Paul Knight's room comes with an R-Rating - literally. This is because it shows some erect penises. These are photos of some ordinary, not ugly, not beautiful people having sex in one way or another. These are large, sharp photos, well lit in a darkened room. Along with the photos are some sculptures - what looks like a cast of two people - from the waist down - having sex. And some concrete tubes. Try as I might, I can't place the tubes and I struggle to make sense of the work as a whole. The photos seem good - very cold and objective while remaining human and engaged - a fine balance to achieve. But the sculptures seem to suggest something else and without knowing what I am left feeling baffled. Maybe the idea is that ordinary sex is also mystery.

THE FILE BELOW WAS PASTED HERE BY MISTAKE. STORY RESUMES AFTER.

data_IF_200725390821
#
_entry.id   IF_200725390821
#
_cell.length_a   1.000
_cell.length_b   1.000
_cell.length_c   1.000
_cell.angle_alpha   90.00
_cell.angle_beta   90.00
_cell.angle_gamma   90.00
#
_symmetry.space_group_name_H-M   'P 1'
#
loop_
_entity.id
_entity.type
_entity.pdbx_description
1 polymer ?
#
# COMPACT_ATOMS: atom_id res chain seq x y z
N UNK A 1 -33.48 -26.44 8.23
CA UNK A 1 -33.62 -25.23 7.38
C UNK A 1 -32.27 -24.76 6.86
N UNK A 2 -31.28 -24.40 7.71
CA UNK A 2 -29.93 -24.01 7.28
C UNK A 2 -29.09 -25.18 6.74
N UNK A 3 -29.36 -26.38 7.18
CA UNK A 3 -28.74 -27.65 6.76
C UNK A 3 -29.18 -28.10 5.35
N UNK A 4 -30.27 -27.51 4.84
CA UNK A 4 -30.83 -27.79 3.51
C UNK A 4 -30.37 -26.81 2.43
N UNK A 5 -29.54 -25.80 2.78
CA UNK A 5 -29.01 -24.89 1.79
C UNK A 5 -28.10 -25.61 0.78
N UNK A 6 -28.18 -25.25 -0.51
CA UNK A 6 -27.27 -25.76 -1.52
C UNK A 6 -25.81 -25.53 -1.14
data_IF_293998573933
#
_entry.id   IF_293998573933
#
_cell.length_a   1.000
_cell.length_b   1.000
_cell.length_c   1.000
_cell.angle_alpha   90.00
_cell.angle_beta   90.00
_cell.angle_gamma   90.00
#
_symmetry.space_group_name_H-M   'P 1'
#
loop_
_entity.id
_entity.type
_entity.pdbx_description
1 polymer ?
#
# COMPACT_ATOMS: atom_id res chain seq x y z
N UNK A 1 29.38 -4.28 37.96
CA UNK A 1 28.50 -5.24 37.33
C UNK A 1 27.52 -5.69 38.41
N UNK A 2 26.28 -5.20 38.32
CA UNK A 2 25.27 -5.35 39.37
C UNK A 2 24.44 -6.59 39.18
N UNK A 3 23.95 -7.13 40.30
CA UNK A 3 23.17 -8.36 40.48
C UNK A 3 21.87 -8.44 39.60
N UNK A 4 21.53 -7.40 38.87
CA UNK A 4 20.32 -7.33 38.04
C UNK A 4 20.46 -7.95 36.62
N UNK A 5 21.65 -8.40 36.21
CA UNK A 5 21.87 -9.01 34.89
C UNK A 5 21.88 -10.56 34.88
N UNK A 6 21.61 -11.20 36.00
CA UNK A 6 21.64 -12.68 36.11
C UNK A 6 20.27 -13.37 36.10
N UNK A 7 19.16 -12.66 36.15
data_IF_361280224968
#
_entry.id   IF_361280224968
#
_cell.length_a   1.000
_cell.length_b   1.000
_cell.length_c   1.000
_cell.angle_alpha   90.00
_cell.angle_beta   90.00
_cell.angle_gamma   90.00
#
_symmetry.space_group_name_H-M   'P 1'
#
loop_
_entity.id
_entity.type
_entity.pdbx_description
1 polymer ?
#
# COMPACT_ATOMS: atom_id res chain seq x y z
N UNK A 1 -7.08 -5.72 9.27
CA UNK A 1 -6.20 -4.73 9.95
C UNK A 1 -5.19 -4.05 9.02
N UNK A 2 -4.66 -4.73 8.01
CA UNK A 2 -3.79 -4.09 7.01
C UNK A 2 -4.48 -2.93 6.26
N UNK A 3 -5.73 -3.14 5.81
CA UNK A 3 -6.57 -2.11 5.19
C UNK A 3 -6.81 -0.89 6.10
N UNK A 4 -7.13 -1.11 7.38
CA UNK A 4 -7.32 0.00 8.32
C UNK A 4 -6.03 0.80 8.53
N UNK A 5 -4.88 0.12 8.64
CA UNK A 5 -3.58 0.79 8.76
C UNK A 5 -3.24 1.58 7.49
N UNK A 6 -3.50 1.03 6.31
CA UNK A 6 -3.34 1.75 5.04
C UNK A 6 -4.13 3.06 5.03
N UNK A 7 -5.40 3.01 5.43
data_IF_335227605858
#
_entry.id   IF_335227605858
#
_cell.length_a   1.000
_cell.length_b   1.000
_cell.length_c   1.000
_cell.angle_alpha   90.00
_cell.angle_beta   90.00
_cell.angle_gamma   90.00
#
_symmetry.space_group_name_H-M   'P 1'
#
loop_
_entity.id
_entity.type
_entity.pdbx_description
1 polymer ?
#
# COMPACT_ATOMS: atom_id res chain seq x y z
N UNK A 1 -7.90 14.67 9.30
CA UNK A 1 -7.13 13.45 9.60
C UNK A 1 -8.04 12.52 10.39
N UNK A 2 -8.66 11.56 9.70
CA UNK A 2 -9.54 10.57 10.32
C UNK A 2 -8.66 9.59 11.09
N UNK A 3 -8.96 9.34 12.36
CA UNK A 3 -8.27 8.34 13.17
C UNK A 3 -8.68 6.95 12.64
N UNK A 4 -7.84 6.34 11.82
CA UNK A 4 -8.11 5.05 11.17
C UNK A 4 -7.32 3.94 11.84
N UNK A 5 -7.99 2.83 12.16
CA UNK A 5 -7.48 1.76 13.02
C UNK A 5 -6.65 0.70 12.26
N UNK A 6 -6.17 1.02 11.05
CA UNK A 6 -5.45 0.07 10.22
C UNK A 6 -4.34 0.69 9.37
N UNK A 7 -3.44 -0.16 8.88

So back to Matt. Hinkley also fools us with phenomenal skill. His pencils must be the sharpest in Australia. These works initially appear to be found items - posters, coloured or textured paper, newspaper - with some fairly haphazard holes cut out. On closer inspection, what appeared to be stains, are in fact minutely drawn markings - dots, dashes and lines. Here again we have detail, a certain coldness, formalism blended with something much less rational, and a massive amount of work and care. The delay in recognising how these works are made is important and delightful. And there is a suggestion that there could be information coded into these meticulous drawings. As with Argyle's work, recovering the information is less important than the framework that allows it to exist. Here's to the metalanguage.